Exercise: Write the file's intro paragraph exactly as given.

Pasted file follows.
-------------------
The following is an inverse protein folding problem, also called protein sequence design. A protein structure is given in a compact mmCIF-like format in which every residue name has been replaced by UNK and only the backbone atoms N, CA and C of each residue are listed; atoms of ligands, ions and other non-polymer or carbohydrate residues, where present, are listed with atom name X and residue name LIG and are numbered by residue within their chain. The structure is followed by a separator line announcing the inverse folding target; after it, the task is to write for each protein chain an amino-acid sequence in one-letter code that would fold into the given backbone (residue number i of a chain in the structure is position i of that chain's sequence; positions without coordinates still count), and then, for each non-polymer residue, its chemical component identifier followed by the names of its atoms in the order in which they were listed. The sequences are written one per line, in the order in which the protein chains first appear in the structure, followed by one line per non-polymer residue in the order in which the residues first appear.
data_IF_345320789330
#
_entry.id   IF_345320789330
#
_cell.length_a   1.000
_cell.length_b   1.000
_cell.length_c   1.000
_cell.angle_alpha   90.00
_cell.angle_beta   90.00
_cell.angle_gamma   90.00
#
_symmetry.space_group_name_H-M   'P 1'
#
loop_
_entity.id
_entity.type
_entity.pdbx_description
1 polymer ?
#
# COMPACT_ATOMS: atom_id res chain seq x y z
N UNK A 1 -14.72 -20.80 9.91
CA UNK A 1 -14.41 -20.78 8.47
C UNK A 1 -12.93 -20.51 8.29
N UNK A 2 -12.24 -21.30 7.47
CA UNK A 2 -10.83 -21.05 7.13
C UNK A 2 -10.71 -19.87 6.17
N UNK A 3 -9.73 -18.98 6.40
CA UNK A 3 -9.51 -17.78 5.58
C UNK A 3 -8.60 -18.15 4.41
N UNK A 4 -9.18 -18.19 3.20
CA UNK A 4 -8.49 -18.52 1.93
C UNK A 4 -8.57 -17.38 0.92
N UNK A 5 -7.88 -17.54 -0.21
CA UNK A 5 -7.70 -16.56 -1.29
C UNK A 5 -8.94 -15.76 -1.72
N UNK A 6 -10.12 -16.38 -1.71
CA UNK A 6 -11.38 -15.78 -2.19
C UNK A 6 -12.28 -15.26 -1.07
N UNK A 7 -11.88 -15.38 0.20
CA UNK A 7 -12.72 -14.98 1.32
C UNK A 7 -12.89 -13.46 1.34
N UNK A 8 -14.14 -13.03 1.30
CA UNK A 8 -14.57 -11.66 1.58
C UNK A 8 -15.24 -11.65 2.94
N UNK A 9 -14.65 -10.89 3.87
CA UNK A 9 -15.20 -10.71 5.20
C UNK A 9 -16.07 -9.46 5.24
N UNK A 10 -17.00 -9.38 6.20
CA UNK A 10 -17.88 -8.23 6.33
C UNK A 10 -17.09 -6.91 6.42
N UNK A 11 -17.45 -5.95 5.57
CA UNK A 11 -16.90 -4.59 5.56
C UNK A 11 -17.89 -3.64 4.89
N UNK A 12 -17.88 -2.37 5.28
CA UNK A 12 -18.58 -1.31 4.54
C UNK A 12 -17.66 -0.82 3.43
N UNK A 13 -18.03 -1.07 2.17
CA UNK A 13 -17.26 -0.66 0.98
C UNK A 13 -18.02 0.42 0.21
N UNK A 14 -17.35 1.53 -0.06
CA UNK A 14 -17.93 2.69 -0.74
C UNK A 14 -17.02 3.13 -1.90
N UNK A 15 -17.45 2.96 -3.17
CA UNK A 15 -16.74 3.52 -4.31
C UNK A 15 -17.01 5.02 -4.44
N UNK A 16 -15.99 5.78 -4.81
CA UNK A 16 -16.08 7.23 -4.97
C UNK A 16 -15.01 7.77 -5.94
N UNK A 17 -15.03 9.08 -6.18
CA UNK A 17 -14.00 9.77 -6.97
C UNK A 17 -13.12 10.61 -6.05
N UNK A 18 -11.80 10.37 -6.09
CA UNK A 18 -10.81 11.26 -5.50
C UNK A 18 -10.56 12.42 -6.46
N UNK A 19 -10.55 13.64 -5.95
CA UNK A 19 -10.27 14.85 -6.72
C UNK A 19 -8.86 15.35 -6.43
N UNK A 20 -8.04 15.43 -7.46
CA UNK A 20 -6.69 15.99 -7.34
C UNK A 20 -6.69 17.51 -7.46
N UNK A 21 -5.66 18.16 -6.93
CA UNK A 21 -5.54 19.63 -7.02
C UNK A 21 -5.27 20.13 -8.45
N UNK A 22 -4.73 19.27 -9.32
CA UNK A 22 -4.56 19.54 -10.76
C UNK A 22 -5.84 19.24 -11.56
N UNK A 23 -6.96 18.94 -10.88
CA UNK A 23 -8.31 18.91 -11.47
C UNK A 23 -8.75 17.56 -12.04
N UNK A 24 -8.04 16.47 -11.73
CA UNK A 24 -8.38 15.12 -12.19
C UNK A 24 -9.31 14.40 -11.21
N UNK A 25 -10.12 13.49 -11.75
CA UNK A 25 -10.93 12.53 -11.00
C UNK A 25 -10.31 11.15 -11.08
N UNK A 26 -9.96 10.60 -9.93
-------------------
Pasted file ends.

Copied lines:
The following is an inverse protein folding problem, also called protein sequence design. A protein structure is given in a compact mmCIF-like format in which every residue name has been replaced by UNK and only the backbone atoms N, CA and C of each residue are listed; atoms of ligands, ions and other non-polymer or carbohydrate residues, where present, are listed with atom name X and residue name LIG and are numbered by residue within their chain. The structure is followed by a separator line announcing the inverse folding target; after it, the task is to write for each protein chain an amino-acid sequence in one-letter code that would fold into the given backbone (residue number i of a chain in the structure is position i of that chain's sequence; positions without coordinates still count), and then, for each non-polymer residue, its chemical component identifier followed by the names of its atoms in the order in which they were listed. The sequences are written one per line, in the order in which the protein chains first appear in the structure, followed by one line per non-polymer residue in the order in which the residues first appear.